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Huge protests in Georgia against "Foreign Agents" bill that could jeorpadize EU access

Thousands of protesters gathered in front of the parliament building in the Georgian capital Tbilisi on Tuesday evening to protest against the passing of a draft bill regarding the so-called "foreign agents". The people in the square were caught on video loudly chanting "No to the Russian law". The police attacked the protests violently, by using tear gas and water cannons, to which some protesters responded by throwing Molotov cocktails and stones.

The draft bill was approved by the Georgian parliament with 76 votes in favor and 13 against. It provides for the obligation for local organizations to register as "foreign agents" in case they receive more than 20% of their funds from abroad under penalty of a large fine. For it to be turned into law, the proposal must be re-read and approved a second and a third time by the parliament. The law resembles another very similar approved by Russia in 2012 and represents a real danger to the freedom of expression and the independence of the Georgian media.

People take part in a rally to protest against the adoption of the so-called 'Foreign Agents Law' in front of Parliament building in Tbilisi, Georgia, 7 March 2023 (EPA-EFE/ZURAB KURTSIKIDZE)

President Salome Zourabichvili expressed her firm opposition to the bill, which she promised to veto. During the parliamentary voting, Zourabichvili was on a visit to the United States and commented on the lawmakers' vote in a video posted on her Twitter account. “The Georgia that sees its future in Europe will not allow anyone to take away this future,” said Zourabichvili in her video address.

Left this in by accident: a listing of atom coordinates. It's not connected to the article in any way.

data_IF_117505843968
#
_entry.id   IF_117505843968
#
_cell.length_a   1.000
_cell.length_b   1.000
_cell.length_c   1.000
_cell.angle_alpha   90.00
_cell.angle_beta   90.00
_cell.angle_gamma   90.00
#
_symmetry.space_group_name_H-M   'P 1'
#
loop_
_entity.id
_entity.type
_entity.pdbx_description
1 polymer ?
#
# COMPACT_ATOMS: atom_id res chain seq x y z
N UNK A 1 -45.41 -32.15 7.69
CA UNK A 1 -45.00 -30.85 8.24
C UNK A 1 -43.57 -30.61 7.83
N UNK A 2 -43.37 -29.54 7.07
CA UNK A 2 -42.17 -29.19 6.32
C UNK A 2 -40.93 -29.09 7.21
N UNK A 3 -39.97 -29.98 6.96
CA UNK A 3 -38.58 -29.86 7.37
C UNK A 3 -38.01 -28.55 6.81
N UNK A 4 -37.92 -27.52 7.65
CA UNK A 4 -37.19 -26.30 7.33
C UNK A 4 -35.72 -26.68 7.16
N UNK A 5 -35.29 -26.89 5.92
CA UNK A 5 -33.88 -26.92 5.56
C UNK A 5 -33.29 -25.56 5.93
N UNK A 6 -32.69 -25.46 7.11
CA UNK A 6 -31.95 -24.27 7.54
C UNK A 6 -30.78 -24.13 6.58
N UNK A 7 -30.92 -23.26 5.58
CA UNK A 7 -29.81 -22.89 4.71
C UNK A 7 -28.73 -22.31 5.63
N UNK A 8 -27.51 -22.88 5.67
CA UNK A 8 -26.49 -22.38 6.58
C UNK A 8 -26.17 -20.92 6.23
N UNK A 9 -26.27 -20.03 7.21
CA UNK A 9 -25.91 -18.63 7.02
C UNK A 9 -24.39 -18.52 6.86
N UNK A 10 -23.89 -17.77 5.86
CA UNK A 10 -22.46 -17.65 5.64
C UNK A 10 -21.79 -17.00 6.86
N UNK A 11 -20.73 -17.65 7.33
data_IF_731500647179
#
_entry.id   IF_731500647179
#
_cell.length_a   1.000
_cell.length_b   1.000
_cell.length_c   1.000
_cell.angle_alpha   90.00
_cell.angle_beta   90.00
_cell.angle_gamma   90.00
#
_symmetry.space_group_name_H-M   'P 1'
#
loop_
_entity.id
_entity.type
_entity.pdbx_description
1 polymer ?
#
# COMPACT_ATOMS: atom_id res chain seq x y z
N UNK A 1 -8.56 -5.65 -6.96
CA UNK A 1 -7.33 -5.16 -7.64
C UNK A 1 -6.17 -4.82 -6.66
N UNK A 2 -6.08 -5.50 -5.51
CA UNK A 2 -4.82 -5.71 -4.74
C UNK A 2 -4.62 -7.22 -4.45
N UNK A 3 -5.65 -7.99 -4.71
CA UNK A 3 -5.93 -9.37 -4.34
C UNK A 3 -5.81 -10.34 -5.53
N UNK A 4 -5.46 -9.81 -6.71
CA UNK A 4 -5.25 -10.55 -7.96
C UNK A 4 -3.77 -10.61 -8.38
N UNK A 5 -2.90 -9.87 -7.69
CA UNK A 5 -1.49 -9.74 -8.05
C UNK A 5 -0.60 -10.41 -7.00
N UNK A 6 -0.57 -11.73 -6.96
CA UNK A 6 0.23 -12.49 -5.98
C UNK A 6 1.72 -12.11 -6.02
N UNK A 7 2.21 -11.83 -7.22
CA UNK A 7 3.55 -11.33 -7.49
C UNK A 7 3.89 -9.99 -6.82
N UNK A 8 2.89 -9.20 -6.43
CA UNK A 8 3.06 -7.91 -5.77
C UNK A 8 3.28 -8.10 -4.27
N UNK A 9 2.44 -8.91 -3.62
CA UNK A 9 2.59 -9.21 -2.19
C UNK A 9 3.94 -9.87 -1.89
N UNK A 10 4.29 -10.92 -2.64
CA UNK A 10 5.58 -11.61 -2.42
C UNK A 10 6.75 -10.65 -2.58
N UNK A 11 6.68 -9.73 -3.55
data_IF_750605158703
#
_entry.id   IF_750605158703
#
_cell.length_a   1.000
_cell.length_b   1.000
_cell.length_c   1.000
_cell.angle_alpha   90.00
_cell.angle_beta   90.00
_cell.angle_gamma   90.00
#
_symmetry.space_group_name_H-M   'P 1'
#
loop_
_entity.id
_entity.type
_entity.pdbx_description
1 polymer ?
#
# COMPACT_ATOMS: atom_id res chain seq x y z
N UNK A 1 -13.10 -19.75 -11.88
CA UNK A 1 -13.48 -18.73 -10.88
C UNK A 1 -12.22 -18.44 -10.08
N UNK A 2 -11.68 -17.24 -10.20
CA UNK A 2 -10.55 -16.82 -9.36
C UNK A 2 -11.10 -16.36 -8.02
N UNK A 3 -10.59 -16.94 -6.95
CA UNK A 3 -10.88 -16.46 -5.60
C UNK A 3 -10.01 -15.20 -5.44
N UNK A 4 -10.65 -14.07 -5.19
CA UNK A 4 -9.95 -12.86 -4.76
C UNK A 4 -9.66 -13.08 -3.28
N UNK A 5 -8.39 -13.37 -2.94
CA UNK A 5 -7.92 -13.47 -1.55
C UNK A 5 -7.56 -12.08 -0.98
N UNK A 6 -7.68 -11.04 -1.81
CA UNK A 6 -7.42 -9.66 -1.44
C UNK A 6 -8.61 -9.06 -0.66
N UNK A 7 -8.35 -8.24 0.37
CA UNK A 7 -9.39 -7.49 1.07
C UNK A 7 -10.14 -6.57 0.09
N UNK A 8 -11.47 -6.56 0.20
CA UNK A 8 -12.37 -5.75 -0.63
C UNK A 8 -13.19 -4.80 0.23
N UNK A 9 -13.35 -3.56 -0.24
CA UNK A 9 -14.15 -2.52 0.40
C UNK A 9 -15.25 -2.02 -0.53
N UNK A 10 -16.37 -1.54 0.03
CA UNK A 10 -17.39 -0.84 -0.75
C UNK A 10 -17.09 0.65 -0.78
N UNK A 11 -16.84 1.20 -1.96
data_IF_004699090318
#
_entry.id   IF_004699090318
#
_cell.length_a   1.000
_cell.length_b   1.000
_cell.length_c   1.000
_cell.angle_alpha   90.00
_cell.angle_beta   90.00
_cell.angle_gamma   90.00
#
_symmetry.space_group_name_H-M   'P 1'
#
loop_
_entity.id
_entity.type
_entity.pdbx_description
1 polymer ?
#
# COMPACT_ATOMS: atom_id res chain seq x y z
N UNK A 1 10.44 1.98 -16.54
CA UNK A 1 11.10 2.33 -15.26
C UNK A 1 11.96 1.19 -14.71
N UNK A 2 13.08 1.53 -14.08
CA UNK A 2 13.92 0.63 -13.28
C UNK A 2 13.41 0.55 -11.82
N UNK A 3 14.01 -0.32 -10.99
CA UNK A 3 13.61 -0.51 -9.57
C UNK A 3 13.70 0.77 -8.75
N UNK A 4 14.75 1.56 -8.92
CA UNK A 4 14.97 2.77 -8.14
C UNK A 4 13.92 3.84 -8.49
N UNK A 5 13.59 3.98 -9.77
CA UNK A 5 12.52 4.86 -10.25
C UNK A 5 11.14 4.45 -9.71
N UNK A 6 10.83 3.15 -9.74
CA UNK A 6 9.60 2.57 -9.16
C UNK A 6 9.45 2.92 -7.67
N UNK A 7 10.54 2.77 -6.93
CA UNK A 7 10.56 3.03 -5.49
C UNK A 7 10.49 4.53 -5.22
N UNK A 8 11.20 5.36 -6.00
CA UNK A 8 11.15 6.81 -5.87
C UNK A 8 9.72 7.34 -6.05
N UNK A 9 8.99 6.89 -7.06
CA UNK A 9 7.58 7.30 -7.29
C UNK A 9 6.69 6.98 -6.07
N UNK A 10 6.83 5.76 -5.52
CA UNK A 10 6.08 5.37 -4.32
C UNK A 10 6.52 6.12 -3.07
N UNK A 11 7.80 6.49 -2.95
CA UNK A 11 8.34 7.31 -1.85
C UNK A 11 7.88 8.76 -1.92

In Georgia, however, the president's role is purely ceremonial, and parliament has the power to override her decisions. Prime Minister Irakli Garibashvili, of the Georgian Dream party, exercises executive power. Garibashvili is considered fervently against the European Union, the United States, and in general the freedoms of civil society.

During what was considered as a particularly symbolic moment of last night's protests, a protester waved a European Union flag as police officers attempted to blast her with a water cannon. The scene recalled the protests that took place in Kyiv during the Euromaidan Revolution, against former President Viktor Yanukovych's decision to suspend talks on an association and an agreement with the EU in favor of closer ties with Russia.

Protesters took to the streets again on Wednesday evening to demand the abandonment of the proposed law on "foreign agents". On Thursday morning, the Georgian Dream party announced in a statement that the bill will be officially abandoned.

According to a survey conducted in November of last year by the International Republican Institute, 85% of Georgian citizens support their country's entry into the European Union. Popular sentiment, however, has not translated into any effort by the government to embark on the path of legislative reform required for EU membership. Georgia has recently seen its membership application rejected, after having presented it in March of last year.

Georgians fear that relations between the governing party - Georgian Dream - and Russia could definitively jeopardize the accession process. The founder of Georgian Dream is former Prime Minister Bidzina Ivanishvili, an oligarch with strong ties to Russia, where he built his economic fortune in the 1990s.

In 2008, Georgia was invaded by the Russian Federation under a pretext similar to the one that prompted Russian President Vladimir V. Putin to invade Ukraine. The Kremlin sent its soldiers to the breakaway regions of Abkhazia and South Ossetia, which are currently recognized by Russia as independent states.


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